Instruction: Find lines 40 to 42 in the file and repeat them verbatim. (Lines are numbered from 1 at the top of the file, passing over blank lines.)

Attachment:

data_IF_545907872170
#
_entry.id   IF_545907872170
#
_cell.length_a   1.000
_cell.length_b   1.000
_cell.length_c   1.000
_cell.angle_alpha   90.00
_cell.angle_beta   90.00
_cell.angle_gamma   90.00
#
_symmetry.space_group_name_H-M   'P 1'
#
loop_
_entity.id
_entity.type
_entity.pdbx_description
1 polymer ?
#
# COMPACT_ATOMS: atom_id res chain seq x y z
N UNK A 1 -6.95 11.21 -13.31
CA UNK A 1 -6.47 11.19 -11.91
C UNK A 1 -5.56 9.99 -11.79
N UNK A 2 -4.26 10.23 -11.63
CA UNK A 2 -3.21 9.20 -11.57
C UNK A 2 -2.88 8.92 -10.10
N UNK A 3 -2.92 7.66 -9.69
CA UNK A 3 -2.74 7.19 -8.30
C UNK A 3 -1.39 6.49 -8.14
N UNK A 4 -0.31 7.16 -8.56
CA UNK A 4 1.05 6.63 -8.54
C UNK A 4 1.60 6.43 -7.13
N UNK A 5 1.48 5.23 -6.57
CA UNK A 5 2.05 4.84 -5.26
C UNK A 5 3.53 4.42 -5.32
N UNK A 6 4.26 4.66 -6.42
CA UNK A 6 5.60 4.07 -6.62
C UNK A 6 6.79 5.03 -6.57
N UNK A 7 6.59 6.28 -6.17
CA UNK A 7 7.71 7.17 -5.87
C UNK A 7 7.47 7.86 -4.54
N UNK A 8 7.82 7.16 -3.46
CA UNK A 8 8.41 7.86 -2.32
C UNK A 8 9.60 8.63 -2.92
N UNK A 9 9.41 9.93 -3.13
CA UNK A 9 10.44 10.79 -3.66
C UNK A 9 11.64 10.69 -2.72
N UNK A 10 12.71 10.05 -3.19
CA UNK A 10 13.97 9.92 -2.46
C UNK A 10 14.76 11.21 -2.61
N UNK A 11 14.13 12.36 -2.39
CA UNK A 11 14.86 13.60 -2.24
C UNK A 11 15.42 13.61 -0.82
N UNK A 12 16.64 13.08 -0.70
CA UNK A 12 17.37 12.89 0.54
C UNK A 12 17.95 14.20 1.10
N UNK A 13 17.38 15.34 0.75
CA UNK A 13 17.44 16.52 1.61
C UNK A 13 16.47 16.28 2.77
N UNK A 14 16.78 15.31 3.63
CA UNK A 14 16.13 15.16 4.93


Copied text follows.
CA UNK A 7 7.71 7.17 -5.87
C UNK A 7 7.47 7.86 -4.54
N UNK A 8 7.82 7.16 -3.46